When San Francisco school board members voted last fall to let students choose whether their information goes into a military recruiting database, they didn’t expect a call from the Department of Defense. But after months hashing out legal language with military lawyers, board members say a revised resolution they will vote on next month should be airtight.
“Literally, the Pentagon has contacted us,” said Board of Education Commissioner Kim-Shree Maufas. “That’s pretty high-level.”
Maufas said the district’s lawyers first heard from the Defense Department after the board voted in October to encourage 100 percent of their students to opt out of the Pentagon’s Joint Advertising Market Research and Studies, which purchases information on Americans between the ages of 16 and 25 for the use of military recruiters.
“They had suggested we were overzealous in protecting our students, which I don’t think we can be,” Maufas said.
The advertising database, which was created in 2005, gathers information about students from outside sources, including college eligibility tests, websites offering information about college and the DMV.
“They’re amassing minors’ information,” said Pablo Paredes, a counter-recruitment associate with the San Francisco branch of the anti-war American Friends Service Committee. “No one else can or would get away with it. But it’s been under the radar.”
Paredes, along with an Oakland youth group, BAY-Peace, has been working since last year to bring this effort to the district’s attention. San Francisco was the third district, after Oakland and Berkeley, to provide students with opt-out forms. Oakland, too, got a call from the Pentagon.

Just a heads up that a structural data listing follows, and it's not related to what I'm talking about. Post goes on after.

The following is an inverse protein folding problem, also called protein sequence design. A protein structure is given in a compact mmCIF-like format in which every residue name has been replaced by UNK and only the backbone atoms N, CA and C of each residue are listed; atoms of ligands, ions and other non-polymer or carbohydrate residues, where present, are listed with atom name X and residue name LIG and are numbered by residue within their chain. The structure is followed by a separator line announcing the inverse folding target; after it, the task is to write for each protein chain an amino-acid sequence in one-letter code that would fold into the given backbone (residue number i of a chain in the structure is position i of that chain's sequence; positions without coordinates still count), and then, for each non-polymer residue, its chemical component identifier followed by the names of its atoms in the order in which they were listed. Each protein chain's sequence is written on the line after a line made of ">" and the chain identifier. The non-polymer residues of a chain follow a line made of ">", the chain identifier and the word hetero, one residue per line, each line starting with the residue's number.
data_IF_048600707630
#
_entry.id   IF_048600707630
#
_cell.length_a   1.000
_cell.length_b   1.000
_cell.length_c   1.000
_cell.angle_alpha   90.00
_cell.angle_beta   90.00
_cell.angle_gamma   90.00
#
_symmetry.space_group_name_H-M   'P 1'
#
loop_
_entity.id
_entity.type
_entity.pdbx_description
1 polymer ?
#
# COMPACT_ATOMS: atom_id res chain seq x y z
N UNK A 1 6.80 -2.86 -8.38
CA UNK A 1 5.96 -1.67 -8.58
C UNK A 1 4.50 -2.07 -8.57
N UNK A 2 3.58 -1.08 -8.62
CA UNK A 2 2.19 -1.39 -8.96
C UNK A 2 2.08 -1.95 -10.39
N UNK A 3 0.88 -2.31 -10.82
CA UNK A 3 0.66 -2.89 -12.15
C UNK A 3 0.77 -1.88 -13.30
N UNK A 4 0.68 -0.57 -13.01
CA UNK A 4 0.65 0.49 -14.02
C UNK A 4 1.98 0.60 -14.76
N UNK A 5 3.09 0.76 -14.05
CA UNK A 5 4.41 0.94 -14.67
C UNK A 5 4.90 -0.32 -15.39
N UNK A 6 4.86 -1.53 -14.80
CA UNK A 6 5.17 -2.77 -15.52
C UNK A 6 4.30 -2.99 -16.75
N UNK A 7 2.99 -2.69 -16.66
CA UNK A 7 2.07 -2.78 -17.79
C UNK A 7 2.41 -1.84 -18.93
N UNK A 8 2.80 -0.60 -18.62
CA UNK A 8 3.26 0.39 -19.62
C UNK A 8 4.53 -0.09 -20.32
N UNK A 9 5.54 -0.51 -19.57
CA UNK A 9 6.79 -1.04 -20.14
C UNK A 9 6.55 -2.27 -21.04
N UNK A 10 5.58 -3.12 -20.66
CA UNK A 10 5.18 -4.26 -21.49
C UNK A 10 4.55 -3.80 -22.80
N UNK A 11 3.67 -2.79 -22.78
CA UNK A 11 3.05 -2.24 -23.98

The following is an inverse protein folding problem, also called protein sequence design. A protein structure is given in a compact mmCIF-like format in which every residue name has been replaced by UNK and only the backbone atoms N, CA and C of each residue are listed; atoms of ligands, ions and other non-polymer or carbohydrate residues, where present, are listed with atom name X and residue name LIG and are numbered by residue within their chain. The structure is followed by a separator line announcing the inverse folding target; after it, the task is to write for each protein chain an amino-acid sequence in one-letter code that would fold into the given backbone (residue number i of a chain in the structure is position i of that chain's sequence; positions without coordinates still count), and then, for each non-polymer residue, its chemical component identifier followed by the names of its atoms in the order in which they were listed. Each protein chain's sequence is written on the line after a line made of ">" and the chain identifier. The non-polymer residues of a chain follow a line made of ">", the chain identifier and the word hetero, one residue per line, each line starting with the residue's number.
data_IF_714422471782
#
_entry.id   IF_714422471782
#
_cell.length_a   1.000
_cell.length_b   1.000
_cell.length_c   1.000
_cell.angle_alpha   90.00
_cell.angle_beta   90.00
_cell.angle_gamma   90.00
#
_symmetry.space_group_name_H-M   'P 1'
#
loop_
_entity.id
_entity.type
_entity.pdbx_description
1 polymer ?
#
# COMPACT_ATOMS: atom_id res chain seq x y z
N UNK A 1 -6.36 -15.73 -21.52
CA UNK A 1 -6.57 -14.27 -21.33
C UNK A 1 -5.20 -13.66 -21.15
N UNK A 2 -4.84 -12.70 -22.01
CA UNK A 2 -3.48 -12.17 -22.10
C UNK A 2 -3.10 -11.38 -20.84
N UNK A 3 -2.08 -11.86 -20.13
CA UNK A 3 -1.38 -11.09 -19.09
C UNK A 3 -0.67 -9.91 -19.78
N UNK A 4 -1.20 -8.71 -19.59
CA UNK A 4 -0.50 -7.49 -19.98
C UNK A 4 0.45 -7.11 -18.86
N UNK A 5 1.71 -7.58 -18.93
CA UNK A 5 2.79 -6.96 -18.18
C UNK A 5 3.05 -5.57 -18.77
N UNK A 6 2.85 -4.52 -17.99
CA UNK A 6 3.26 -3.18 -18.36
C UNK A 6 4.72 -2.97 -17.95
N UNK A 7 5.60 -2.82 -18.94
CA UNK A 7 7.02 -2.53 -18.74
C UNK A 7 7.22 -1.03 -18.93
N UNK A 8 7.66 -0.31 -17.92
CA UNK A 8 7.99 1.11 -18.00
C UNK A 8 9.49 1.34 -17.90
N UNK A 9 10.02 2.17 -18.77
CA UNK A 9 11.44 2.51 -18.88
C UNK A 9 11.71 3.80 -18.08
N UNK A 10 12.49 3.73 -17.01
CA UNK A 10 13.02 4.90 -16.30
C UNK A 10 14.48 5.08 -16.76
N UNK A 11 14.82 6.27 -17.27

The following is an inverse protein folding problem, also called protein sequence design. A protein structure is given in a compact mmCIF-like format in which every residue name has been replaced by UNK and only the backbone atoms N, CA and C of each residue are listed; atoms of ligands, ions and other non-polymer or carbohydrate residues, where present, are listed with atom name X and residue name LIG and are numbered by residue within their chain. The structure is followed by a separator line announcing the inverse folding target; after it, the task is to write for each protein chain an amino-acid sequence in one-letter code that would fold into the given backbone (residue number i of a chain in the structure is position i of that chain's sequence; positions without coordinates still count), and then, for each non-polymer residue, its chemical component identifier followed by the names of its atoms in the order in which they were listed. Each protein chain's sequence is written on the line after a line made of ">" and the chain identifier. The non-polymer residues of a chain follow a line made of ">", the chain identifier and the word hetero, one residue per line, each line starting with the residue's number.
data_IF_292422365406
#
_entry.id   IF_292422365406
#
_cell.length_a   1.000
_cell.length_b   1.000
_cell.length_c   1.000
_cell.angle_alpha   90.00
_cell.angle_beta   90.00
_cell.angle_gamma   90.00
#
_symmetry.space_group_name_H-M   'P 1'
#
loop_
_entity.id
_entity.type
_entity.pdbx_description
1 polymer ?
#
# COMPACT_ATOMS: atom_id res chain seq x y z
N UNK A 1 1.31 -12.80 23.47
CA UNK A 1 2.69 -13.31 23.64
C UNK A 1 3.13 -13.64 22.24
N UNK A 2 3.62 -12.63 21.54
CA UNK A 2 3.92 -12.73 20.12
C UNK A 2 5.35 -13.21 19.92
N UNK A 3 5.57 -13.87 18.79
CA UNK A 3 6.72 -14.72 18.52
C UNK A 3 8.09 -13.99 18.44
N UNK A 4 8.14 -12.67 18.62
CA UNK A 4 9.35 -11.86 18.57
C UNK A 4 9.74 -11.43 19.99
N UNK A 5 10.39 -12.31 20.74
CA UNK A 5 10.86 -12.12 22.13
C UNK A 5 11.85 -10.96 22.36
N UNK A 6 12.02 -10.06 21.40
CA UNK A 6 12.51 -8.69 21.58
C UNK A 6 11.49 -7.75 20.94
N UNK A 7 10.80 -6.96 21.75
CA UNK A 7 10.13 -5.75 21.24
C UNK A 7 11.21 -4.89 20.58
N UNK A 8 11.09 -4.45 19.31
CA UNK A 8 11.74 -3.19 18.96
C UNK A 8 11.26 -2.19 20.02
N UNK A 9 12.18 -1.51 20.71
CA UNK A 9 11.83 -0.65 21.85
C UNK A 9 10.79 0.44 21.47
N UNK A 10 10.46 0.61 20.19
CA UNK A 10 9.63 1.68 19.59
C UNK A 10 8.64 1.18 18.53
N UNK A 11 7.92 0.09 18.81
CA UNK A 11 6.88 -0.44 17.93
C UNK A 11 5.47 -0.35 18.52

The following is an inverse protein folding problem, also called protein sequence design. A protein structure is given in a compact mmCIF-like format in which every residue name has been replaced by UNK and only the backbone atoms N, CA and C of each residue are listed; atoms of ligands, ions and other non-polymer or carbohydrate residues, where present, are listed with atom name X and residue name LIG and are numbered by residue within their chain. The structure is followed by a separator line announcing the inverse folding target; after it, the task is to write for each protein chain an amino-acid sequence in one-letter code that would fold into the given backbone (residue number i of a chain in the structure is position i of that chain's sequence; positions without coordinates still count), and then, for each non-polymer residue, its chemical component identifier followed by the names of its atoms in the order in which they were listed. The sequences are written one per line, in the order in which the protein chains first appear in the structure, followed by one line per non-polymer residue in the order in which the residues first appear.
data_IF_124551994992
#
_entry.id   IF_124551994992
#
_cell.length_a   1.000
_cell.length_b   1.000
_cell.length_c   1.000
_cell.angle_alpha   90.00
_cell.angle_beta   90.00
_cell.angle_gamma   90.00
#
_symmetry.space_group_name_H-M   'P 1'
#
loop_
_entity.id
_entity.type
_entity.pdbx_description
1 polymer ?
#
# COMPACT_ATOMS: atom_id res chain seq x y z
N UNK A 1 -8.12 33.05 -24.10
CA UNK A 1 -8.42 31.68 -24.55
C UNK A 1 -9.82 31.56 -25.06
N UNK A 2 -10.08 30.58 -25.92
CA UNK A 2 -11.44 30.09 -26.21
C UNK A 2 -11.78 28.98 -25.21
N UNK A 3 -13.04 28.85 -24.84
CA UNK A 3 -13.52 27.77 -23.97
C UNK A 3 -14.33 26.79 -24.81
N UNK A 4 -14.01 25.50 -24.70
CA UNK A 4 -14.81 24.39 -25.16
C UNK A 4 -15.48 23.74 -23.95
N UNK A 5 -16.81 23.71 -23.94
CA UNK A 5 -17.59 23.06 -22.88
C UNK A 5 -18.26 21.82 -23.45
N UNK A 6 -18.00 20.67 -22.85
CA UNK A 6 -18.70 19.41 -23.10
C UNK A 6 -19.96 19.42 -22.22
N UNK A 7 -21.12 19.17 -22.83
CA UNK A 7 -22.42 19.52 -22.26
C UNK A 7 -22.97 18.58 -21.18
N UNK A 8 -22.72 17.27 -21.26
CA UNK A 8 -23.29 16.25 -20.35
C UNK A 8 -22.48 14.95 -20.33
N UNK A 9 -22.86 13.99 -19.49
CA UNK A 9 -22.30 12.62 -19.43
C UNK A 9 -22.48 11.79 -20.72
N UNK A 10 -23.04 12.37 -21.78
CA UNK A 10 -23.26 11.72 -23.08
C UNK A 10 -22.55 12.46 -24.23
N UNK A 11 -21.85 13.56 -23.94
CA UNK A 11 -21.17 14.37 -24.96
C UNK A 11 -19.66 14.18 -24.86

“I think we were a little surprised,” said Alison McDonald, one of Oakland’s executive officers for high schools. “They definitely cared.”
McDonald said that the district complied with Defense Department wishes by only allowing students who are at least 15 to opt out.
In San Francisco, board members will vote next month on a revised resolution that limits distribution of opt-out forms to students who are at least 15½ years old. The earlier resolution allowed younger students’ parents to opt them out.
New language makes clear that students are automatically included in the database unless they opt out. The revised resolution also omits the requirement that the district collect and mail in the forms, and eliminates the district’s goal of having all students opt out of the database.
A Pentagon spokeswoman did not provide comment in time for publication.
Capt. Jason Sumners, company commander of Army recruiters in The City, said young people have always had the option of opting out of military recruitment.
“It is an all-volunteer military and no one is forced to join,” he said.
1991: SFUSD bars military recruiters from schools.
2002: The federal No Child Left Behind law requires schools to provide information to military recruiters, at the risk of losing funding.
2003: SFUSD requires schools to provide families with forms allowing them to opt out of the district’s report to the Department of Defense. More than 90 percent of families opt out.
2005: City voters pass a nonbinding ballot measure encouraging K-12 and college officials to keep recruiters off campuses.
2010: The school board requires schools to provide students with opt-in/opt-out forms for the military recruiting database. Pentagon officials complain.
2011: The board plans to vote on a revised version of the 2010 resolution.
Source: SFUSD, news reports